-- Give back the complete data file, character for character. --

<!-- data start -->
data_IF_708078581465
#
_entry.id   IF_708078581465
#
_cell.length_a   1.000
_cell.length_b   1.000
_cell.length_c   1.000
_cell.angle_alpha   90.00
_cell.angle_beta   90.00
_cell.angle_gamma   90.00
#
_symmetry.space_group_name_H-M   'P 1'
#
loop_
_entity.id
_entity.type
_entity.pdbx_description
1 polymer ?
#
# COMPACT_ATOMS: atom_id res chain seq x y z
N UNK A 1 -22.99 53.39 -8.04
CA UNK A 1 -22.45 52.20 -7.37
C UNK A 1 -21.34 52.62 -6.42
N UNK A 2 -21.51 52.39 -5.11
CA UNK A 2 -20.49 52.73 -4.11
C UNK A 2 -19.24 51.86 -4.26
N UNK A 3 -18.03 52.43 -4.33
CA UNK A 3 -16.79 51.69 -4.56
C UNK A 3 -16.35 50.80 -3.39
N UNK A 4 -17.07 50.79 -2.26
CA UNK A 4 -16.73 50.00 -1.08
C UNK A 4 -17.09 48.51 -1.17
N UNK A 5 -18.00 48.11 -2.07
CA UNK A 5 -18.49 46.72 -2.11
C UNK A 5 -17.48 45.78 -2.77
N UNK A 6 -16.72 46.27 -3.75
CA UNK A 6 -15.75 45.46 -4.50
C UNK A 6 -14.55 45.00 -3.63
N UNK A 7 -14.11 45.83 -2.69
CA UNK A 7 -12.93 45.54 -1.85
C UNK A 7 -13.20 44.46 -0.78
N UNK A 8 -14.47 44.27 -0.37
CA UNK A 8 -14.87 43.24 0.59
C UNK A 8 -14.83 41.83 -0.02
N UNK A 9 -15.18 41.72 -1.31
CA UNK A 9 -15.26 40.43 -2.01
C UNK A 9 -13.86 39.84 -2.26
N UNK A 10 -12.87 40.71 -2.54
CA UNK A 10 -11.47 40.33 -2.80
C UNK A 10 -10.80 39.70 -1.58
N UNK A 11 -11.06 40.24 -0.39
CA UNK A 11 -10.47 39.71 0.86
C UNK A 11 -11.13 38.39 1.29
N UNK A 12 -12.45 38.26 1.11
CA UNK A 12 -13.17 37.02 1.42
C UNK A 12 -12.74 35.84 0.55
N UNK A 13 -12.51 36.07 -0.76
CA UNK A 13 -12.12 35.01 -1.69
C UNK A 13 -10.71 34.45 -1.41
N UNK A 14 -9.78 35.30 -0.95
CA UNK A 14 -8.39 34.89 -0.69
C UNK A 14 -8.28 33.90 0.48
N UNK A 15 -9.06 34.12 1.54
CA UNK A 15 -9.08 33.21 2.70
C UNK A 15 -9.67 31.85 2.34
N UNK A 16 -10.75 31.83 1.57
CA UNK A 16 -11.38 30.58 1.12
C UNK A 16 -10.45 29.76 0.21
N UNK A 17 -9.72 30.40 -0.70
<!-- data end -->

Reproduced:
data_IF_708078581465
#
_entry.id   IF_708078581465
#
_cell.length_a   1.000
_cell.length_b   1.000
_cell.length_c   1.000
_cell.angle_alpha   90.00
_cell.angle_beta   90.00
_cell.angle_gamma   90.00
#
_symmetry.space_group_name_H-M   'P 1'
#
loop_
_entity.id
_entity.type
_entity.pdbx_description
1 polymer ?
#
# COMPACT_ATOMS: atom_id res chain seq x y z
N UNK A 1 -22.99 53.39 -8.04
CA UNK A 1 -22.45 52.20 -7.37
C UNK A 1 -21.34 52.62 -6.42
N UNK A 2 -21.51 52.39 -5.11
CA UNK A 2 -20.49 52.73 -4.11
C UNK A 2 -19.24 51.86 -4.26
N UNK A 3 -18.03 52.43 -4.33
CA UNK A 3 -16.79 51.69 -4.56
C UNK A 3 -16.35 50.80 -3.39
N UNK A 4 -17.07 50.79 -2.26
CA UNK A 4 -16.73 50.00 -1.08
C UNK A 4 -17.09 48.51 -1.17
N UNK A 5 -18.00 48.11 -2.07
CA UNK A 5 -18.49 46.72 -2.11
C UNK A 5 -17.48 45.78 -2.77
N UNK A 6 -16.72 46.27 -3.75
CA UNK A 6 -15.75 45.46 -4.50
C UNK A 6 -14.55 45.00 -3.63
N UNK A 7 -14.11 45.83 -2.69
CA UNK A 7 -12.93 45.54 -1.85
C UNK A 7 -13.20 44.46 -0.78
N UNK A 8 -14.47 44.27 -0.37
CA UNK A 8 -14.87 43.24 0.59
C UNK A 8 -14.83 41.83 -0.02
N UNK A 9 -15.18 41.72 -1.31
CA UNK A 9 -15.26 40.43 -2.01
C UNK A 9 -13.86 39.84 -2.26
N UNK A 10 -12.87 40.71 -2.54
CA UNK A 10 -11.47 40.33 -2.80
C UNK A 10 -10.80 39.70 -1.58
N UNK A 11 -11.06 40.24 -0.39
CA UNK A 11 -10.47 39.71 0.86
C UNK A 11 -11.13 38.39 1.29
N UNK A 12 -12.45 38.26 1.11
CA UNK A 12 -13.17 37.02 1.42
C UNK A 12 -12.74 35.84 0.55
N UNK A 13 -12.51 36.07 -0.76
CA UNK A 13 -12.12 35.01 -1.69
C UNK A 13 -10.71 34.45 -1.41
N UNK A 14 -9.78 35.30 -0.95
CA UNK A 14 -8.39 34.89 -0.69
C UNK A 14 -8.28 33.90 0.48
N UNK A 15 -9.06 34.12 1.54
CA UNK A 15 -9.08 33.21 2.70
C UNK A 15 -9.67 31.85 2.34
N UNK A 16 -10.75 31.83 1.57
CA UNK A 16 -11.38 30.58 1.12
C UNK A 16 -10.45 29.76 0.21
N UNK A 17 -9.72 30.40 -0.70